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36
RAISES AND PROMOTIONS

Management Strategy: Promote Employees After They Step Up
 

Here's how to encourage your staffers to identify by good work--not titles.

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Years of management have taught me that giving someone a job title or role before he is actually doing the job is a recipe for failure. Promotions I give out are an acknowledgement that an employee has stepped up his role and responsibilities within the organization--not an incentive that gets him to step up.

As a Business Owner

In my work and on my radio show, I have the opportunity to interview hundreds of people a year about how they got their jobs or built their companies. All of them talk about "doing the job" long before receiving the title or the recognition. A common thread is that they worked with or for a mentor who allowed them to take risks and learn new skills. Most insist that without that guidance while working for someone else, they would not have been successful in their own ventures. When investors look at funding a company, the experience of the management team is one of the most important criteria they use.

In my own experience, I started my career at a support desk at IBM and have worked through a wide variety of jobs that give me a unique perspective on how companies operate. I was never "given" a title; I filled a void and was recognized afterward for my contribution.

As a Manager

I assure you managing when to promote is difficult to navigate in today's multi-generational workforce. I have sat across from many Generation Yers in tears because I shared the truth that six months on the job didn't arrant a promotion. I've had similar conversations with seasoned workers who were not skilled at management. While being a strong contributor is appreciated and worth some share in the company's fortunes, it's not as valuable as those who can successfully delegate and direct the work of others.

At the same time, you need to recognize when an employee has stepped into a new role and advocate for her promotion.

As an Employee

Don't wait to be given the job you want. Start creating it today. If you ultimately want to be the boss or work for yourself, you will learn more by venturing out and making some self-directed mistakes (and successes). Take advantage of the safety of your job to take risks and reach for reward. Don't be afraid to celebrate and point out your contributions in ways that will resonate with the company owners. Did you improve the bottom line or contribute to the top? Tying a tangible return to your work makes it far easier to justify an increase in your title and compensation. If you thrive on constantly reaching for the next level but find the company you are working for doesn't applaud this approach, you might want to start to look elsewhere.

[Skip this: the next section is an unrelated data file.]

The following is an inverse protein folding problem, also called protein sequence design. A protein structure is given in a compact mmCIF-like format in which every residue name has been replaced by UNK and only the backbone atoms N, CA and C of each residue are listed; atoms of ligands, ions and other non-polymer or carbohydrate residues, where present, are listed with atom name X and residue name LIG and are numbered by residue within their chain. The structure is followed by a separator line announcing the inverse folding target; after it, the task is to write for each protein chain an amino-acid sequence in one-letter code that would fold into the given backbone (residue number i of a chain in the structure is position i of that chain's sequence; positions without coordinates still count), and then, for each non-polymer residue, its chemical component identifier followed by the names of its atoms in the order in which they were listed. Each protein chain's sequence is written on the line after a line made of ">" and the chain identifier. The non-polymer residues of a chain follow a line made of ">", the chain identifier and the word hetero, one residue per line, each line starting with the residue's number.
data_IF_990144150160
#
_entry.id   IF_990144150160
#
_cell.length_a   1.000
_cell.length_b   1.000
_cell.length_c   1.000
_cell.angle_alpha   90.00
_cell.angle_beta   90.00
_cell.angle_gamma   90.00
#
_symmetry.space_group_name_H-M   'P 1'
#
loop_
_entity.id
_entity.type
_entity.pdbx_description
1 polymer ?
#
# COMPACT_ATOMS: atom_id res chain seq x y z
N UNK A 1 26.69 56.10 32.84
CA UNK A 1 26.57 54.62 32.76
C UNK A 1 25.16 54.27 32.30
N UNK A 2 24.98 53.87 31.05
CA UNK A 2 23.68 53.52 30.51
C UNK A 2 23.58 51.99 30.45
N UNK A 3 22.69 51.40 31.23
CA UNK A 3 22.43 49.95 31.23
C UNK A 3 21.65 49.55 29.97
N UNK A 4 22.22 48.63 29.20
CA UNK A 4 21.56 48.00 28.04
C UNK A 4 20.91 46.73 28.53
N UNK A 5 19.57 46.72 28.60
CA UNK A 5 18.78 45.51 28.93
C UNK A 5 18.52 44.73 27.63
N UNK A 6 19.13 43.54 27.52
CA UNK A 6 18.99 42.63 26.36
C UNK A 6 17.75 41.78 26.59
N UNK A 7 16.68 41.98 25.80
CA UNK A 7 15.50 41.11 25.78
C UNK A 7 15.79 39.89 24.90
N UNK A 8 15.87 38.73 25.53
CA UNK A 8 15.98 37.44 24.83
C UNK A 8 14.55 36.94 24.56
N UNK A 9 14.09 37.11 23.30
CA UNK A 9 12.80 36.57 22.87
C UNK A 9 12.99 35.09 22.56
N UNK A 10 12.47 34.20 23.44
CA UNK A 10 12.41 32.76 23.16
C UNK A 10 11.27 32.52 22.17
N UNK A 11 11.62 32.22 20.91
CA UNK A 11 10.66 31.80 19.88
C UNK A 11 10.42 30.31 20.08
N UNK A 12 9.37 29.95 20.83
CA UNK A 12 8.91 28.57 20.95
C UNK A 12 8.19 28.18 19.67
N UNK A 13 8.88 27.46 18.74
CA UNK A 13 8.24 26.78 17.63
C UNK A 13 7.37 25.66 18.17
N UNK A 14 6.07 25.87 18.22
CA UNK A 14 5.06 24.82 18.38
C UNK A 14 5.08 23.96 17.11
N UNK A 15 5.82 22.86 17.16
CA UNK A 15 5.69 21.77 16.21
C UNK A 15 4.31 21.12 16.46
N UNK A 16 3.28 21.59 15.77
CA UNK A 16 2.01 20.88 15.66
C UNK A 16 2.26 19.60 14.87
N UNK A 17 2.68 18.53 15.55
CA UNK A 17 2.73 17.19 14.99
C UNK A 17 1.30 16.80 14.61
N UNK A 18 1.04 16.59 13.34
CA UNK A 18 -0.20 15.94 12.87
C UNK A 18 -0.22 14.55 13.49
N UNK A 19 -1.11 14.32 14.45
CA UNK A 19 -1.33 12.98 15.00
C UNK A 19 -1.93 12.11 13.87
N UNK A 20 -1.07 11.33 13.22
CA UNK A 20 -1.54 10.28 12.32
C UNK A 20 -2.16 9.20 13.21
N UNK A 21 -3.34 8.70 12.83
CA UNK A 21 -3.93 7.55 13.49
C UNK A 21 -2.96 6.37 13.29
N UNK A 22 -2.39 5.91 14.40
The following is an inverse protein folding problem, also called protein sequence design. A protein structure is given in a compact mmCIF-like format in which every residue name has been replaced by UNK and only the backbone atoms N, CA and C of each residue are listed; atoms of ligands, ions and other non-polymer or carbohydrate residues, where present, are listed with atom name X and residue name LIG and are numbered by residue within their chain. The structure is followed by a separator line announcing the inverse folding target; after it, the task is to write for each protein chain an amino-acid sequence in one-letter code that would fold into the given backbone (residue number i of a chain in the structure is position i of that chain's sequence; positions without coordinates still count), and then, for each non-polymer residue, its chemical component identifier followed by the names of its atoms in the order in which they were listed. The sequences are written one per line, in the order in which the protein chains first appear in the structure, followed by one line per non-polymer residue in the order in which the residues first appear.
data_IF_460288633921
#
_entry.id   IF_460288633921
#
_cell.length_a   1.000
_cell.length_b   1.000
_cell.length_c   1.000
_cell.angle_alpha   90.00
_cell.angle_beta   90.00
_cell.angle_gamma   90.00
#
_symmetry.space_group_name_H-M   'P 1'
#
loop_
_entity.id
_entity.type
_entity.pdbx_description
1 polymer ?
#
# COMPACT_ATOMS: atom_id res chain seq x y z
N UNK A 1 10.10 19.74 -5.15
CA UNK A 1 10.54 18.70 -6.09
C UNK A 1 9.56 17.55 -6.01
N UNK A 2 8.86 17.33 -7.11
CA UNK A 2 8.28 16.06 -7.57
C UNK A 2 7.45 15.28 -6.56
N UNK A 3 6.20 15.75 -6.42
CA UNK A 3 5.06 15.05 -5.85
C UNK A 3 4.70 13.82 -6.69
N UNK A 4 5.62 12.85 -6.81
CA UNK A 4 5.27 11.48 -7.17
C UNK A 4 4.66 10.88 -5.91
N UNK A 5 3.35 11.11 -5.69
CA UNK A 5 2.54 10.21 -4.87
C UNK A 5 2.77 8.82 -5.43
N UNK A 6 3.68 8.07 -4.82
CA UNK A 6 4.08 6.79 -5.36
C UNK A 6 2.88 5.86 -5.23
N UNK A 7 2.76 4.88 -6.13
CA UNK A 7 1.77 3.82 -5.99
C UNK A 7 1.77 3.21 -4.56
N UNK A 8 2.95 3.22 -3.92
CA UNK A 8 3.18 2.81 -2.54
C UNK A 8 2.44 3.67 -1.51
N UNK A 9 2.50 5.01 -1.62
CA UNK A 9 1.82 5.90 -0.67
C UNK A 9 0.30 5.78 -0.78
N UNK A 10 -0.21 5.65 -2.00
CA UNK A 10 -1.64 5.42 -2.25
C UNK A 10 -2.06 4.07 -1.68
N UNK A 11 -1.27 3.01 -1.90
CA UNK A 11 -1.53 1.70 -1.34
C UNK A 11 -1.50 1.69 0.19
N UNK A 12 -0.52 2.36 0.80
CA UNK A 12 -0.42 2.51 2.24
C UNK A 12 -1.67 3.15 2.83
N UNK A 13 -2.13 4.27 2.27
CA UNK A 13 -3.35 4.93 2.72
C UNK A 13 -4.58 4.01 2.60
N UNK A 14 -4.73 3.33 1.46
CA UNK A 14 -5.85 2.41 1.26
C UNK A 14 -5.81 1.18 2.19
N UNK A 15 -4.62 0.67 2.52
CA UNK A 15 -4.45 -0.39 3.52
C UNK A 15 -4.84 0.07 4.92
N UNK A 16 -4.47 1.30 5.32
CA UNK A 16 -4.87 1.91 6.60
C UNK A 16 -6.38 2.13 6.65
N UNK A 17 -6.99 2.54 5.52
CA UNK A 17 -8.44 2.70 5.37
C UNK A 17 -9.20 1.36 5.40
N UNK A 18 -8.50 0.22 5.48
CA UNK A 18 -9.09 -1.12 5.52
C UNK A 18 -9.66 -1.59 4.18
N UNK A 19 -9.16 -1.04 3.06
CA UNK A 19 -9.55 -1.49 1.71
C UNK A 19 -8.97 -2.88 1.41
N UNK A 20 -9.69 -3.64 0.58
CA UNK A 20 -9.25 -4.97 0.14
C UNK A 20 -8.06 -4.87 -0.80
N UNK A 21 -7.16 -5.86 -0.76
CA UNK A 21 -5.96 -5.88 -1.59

The days of standard raises and title inflation based solely on a timeline are not coming back any time soon, if ever. The reality in today's job market is that many eager candidates are willing to work hard, even at a reduced salary, to gain valuable experience that will pay off later. Start looking where you can work today for the job you want tomorrow.

Last updated: Jul 17, 2012

ERIC V. HOLTZCLAW is a serial entrepreneur who has founded multiple startup companies, including one of the first profitable Internet enterprises. His last company appeared on the Inc. 5000 three years in a row. Holtzclaw advises clients on the whys of business--why customers buy, why teams work, and the all-important "entrepreneurial" why. He is the author of Laddering, and his weekly radio show, The "Better You" Project, shines a spotlight on entrepreneurs' individual business journeys and successes. To learn more about Holtzclaw, visit ladderingworks.com or e-mail eholtzclaw@ladderingworks.com.
@eholtzclaw




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